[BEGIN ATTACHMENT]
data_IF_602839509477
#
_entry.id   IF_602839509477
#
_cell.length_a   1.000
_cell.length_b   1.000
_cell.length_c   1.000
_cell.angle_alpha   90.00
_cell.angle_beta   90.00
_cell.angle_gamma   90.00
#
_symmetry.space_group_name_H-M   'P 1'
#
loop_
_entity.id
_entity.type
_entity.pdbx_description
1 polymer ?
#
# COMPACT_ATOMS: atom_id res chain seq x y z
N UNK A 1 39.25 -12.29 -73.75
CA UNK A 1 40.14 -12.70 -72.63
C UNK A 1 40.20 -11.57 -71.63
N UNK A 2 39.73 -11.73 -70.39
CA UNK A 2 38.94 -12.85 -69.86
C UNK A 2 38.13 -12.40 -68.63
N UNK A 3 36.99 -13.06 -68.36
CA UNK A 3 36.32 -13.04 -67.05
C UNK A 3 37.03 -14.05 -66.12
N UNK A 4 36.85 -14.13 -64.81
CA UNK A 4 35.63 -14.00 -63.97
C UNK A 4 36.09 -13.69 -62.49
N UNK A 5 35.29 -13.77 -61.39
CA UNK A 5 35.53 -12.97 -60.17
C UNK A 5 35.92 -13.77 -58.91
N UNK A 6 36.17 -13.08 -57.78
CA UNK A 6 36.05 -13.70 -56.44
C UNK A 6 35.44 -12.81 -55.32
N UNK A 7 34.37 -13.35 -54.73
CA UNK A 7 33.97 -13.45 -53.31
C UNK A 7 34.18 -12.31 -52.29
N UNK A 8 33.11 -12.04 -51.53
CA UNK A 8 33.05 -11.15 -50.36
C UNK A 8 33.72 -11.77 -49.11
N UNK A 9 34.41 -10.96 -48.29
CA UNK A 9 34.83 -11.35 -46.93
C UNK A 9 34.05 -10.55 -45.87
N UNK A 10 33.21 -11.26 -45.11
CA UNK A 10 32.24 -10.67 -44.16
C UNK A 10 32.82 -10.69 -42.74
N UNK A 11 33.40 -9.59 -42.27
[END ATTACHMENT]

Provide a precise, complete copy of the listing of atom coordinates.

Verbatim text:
data_IF_602839509477
#
_entry.id   IF_602839509477
#
_cell.length_a   1.000
_cell.length_b   1.000
_cell.length_c   1.000
_cell.angle_alpha   90.00
_cell.angle_beta   90.00
_cell.angle_gamma   90.00
#
_symmetry.space_group_name_H-M   'P 1'
#
loop_
_entity.id
_entity.type
_entity.pdbx_description
1 polymer ?
#
# COMPACT_ATOMS: atom_id res chain seq x y z
N UNK A 1 39.25 -12.29 -73.75
CA UNK A 1 40.14 -12.70 -72.63
C UNK A 1 40.20 -11.57 -71.63
N UNK A 2 39.73 -11.73 -70.39
CA UNK A 2 38.94 -12.85 -69.86
C UNK A 2 38.13 -12.40 -68.63
N UNK A 3 36.99 -13.06 -68.36
CA UNK A 3 36.32 -13.04 -67.05
C UNK A 3 37.03 -14.05 -66.12
N UNK A 4 36.85 -14.13 -64.81
CA UNK A 4 35.63 -14.00 -63.97
C UNK A 4 36.09 -13.69 -62.49
N UNK A 5 35.29 -13.77 -61.39
CA UNK A 5 35.53 -12.97 -60.17
C UNK A 5 35.92 -13.77 -58.91
N UNK A 6 36.17 -13.08 -57.78
CA UNK A 6 36.05 -13.70 -56.44
C UNK A 6 35.44 -12.81 -55.32
N UNK A 7 34.37 -13.35 -54.73
CA UNK A 7 33.97 -13.45 -53.31
C UNK A 7 34.18 -12.31 -52.29
N UNK A 8 33.11 -12.04 -51.53
CA UNK A 8 33.05 -11.15 -50.36
C UNK A 8 33.72 -11.77 -49.11
N UNK A 9 34.41 -10.96 -48.29
CA UNK A 9 34.83 -11.35 -46.93
C UNK A 9 34.05 -10.55 -45.87
N UNK A 10 33.21 -11.26 -45.11
CA UNK A 10 32.24 -10.67 -44.16
C UNK A 10 32.82 -10.69 -42.74
N UNK A 11 33.40 -9.59 -42.27